As Santa Ana unfair debt collection attorneys, we were pleased to see another report about a debt collector facing penalties for serious wrongdoing. According to a Nov. 3 article from the Associated Press, American Corrective Counseling Services agreed to pay $2.55 million to settle a class-action lawsuit by thousands of Pennsylvanians who say they were lied to by the agency. The company is in bankruptcy and has also been sued by national consumer protection group Public Citizen in three other states for violations of the Fair Debt Collection Practices Act.
According to Donald Driscoll of the Community Justice Project in Pittsburgh, the debt collector paid county prosecutors in Pennsylvania to resolve bad check cases out of court. It then sent letters to bad check writers, telling them they had committed crimes -- but could avoid jail if they paid inflated fees and the cost of a "mandatory" finance class. Driscoll said one victim was an elderly woman who had bounced a $27.17 check, but -- like most of the victims -- was unlikely to be prosecuted because it was an honest mistake. The letter demanded $242.17 from the woman, who Driscoll said was afraid she'd go to jail.
An attorney for Public Citizen, Deepak Gupta, added that consumers caught up in this scam frequently don't realize that they're talking to someone other than the county prosecutor. Prosecutors usually don't intend to prosecute these people anyhow, he said, and appreciate the extra money they can get from lending their names to the scheme. However, he believes they frequently don't realize that their authority is being used to scare debtors. While American Corrective Counseling Services is in bankruptcy, Gupta said, it has also re-formed as National Corrective Group and follows the same practices.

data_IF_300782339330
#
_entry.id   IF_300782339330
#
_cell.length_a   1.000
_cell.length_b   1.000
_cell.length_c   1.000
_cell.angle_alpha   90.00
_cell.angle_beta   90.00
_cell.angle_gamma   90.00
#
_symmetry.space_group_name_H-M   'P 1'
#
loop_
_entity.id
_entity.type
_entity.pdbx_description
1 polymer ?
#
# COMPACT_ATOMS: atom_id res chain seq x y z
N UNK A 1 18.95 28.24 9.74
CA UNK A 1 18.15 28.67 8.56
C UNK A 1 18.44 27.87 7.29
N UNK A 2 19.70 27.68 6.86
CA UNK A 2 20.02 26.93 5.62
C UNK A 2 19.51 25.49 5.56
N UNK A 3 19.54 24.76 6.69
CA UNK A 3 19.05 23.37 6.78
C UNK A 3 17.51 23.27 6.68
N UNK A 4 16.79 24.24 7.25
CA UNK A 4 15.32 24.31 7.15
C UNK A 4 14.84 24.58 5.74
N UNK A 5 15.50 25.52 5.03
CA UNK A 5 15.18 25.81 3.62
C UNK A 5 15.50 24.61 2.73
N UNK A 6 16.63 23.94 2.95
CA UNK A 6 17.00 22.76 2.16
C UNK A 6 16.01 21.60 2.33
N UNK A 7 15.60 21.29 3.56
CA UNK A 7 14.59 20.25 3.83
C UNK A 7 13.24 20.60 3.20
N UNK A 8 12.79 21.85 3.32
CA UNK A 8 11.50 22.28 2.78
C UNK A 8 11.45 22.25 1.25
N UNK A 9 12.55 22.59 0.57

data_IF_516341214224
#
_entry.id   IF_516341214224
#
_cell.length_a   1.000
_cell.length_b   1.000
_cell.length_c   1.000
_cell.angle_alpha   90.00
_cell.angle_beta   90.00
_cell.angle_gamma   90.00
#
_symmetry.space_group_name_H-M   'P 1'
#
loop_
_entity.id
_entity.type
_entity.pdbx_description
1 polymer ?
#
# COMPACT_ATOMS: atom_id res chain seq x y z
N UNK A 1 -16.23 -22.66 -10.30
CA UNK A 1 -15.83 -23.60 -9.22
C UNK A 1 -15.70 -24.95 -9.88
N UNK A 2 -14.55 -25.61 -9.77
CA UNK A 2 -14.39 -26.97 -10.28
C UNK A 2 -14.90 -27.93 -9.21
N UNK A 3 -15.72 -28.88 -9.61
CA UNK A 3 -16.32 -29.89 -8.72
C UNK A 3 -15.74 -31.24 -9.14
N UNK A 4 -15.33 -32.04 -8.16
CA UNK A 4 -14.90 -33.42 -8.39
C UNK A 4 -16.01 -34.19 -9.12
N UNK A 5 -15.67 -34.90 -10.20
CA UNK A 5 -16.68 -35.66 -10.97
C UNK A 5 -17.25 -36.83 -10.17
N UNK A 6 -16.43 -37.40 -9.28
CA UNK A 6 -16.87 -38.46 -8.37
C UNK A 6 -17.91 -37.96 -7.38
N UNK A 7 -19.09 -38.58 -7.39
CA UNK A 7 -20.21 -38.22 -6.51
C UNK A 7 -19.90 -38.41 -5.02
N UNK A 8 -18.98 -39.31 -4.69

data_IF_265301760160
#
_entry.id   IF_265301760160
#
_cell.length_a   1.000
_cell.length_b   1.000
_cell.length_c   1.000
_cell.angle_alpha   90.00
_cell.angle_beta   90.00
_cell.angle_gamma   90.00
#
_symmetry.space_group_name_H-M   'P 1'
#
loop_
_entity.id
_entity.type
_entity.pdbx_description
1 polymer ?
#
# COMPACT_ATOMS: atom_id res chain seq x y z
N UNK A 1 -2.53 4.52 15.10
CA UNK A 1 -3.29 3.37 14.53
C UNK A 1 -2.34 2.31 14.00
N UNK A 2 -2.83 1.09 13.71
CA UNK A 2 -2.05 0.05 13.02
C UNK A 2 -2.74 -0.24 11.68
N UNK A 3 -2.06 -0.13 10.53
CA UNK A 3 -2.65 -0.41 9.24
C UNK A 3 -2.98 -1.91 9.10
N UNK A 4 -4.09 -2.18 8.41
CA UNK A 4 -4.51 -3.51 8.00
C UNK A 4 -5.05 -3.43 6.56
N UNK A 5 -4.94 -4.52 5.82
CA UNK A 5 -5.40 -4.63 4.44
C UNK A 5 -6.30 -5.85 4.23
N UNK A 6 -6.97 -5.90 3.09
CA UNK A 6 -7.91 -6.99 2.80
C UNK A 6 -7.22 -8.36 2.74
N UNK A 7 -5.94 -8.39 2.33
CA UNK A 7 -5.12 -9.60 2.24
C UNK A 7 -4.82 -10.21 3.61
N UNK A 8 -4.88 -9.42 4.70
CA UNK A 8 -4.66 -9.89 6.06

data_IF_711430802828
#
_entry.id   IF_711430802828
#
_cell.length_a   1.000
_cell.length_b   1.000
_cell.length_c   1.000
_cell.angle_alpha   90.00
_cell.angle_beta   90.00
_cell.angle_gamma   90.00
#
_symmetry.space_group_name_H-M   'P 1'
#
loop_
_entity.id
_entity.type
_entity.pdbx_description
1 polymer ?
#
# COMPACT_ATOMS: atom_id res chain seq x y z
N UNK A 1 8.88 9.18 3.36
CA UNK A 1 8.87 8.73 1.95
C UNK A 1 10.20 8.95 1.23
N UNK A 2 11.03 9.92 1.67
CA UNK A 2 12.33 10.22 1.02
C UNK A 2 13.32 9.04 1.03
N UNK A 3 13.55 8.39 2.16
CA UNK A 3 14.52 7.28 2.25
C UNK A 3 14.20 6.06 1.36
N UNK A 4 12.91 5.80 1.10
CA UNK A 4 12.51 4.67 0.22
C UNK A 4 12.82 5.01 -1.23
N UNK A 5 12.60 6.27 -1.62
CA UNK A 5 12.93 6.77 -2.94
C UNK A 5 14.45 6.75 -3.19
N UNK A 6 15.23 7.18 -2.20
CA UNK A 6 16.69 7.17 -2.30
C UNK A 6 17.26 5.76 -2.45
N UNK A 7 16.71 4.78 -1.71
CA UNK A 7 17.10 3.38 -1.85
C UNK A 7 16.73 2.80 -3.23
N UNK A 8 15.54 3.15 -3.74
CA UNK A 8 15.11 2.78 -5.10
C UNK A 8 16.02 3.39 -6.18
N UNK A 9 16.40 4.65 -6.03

As Carlsbad debt collection harassment lawyers, we're disappointed that a supposedly bankrupt company can simply re-form and continue its illegal practices without notice or interference from the Federal Trade Commission. Under the FDCPA threatening legal action not expected or not actually contemplated is illegal. Of course, debt collectors may not prosecute anyone -- and the prosecutors involved reportedly had no intention of taking victims to court over small bounced checks. Given this, the collection agency's actions seem like a clear violation of the FDCPA. If regulators cannot shut down debt collectors like these, we hope they are at least keeping a close eye on their activities and tactics.
At Howard Law LLP, we have a growing practice defending consumers who are victims of FDCPA violations. The FDCPA and its California equivalent, the Rosenthal Fair Debt Collection Practices Act, provide numerous protections beyond the prohibition against lying and threatening impossible legal actions. Among other things, collection agencies subject to the FDCPA may not call continuously, embarrass or "out" the debtor or request more money than the law allows. Unfortunately, our Buena Park abusive debt collection attorneys hear about these and other violations very frequently from clients who didn't realize they had these rights. However, we can and will file FDCPA lawsuits against debt collectors using illegal practices, allowing victims to claim back all of the costs of the harassment, as well as all attorney and court costs and $1,000 per violation.
If you believe a debt collector has stepped over the line and you want to fight back, you should call Howard Law to learn more. For a free, confidential consultation, you can reach us toll-free at 1-800-872-5925 or send a message through our Web site.